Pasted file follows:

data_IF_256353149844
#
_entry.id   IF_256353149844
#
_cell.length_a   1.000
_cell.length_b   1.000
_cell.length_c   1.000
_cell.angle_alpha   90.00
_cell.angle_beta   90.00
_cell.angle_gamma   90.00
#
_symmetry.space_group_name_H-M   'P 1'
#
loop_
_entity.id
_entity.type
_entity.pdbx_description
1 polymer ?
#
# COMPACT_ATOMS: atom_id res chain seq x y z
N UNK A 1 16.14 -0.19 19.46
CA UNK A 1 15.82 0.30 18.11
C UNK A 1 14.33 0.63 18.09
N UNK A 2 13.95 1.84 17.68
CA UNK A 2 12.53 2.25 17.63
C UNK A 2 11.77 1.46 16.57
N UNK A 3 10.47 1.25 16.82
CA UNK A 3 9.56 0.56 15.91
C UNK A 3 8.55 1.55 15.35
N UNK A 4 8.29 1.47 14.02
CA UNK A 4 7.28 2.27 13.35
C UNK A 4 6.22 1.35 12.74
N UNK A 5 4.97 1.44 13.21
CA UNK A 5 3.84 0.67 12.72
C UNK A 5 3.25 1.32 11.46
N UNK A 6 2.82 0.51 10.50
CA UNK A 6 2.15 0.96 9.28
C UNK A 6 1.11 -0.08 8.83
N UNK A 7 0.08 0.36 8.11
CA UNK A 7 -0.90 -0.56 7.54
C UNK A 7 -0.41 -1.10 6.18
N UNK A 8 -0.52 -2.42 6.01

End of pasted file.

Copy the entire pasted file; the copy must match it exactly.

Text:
data_IF_256353149844
#
_entry.id   IF_256353149844
#
_cell.length_a   1.000
_cell.length_b   1.000
_cell.length_c   1.000
_cell.angle_alpha   90.00
_cell.angle_beta   90.00
_cell.angle_gamma   90.00
#
_symmetry.space_group_name_H-M   'P 1'
#
loop_
_entity.id
_entity.type
_entity.pdbx_description
1 polymer ?
#
# COMPACT_ATOMS: atom_id res chain seq x y z
N UNK A 1 16.14 -0.19 19.46
CA UNK A 1 15.82 0.30 18.11
C UNK A 1 14.33 0.63 18.09
N UNK A 2 13.95 1.84 17.68
CA UNK A 2 12.53 2.25 17.63
C UNK A 2 11.77 1.46 16.57
N UNK A 3 10.47 1.25 16.82
CA UNK A 3 9.56 0.56 15.91
C UNK A 3 8.55 1.55 15.35
N UNK A 4 8.29 1.47 14.02
CA UNK A 4 7.28 2.27 13.35
C UNK A 4 6.22 1.35 12.74
N UNK A 5 4.97 1.44 13.21
CA UNK A 5 3.84 0.67 12.72
C UNK A 5 3.25 1.32 11.46
N UNK A 6 2.82 0.51 10.50
CA UNK A 6 2.15 0.96 9.28
C UNK A 6 1.11 -0.08 8.83
N UNK A 7 0.08 0.36 8.11
CA UNK A 7 -0.90 -0.56 7.54
C UNK A 7 -0.41 -1.10 6.18
N UNK A 8 -0.52 -2.42 6.01